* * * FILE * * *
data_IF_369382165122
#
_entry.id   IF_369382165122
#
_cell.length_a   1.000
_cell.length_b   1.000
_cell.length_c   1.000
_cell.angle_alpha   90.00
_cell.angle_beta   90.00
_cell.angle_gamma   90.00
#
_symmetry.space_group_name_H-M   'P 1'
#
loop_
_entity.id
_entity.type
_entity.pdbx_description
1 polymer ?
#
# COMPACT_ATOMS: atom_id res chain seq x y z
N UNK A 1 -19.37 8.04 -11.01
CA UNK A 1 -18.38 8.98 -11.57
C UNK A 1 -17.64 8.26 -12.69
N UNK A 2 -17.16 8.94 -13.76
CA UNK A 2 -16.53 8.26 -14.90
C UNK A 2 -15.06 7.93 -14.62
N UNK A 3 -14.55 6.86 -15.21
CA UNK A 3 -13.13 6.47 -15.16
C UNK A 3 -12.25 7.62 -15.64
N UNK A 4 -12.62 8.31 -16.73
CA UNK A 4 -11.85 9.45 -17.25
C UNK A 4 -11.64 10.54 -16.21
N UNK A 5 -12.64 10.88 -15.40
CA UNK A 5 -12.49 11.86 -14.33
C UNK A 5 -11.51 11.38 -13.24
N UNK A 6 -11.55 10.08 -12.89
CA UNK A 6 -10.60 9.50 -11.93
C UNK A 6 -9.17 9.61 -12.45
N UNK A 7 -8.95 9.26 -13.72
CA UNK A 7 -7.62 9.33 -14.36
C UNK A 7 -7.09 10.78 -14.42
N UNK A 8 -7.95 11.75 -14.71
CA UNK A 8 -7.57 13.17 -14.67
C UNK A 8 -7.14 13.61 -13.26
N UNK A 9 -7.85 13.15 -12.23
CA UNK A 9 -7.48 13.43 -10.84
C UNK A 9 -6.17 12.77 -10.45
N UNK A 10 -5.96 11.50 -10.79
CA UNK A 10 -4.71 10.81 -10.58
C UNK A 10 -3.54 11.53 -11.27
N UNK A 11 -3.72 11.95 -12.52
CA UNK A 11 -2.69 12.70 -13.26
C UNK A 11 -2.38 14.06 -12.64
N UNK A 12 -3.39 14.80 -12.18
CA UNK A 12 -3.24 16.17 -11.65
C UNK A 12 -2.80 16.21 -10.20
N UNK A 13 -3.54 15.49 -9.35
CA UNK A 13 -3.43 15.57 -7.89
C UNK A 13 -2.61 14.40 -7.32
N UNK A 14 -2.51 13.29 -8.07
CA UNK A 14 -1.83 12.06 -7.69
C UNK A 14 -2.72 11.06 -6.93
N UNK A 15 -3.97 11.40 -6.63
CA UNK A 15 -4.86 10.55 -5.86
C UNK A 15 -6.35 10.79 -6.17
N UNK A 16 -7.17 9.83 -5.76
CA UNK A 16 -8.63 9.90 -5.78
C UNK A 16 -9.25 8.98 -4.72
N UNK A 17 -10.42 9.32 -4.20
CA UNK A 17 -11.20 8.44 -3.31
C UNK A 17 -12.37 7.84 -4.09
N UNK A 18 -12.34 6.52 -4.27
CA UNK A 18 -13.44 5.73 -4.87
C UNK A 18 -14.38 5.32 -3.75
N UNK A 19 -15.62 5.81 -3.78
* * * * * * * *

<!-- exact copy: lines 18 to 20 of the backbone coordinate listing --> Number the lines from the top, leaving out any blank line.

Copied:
1 polymer ?
#
# COMPACT_ATOMS: atom_id res chain seq x y z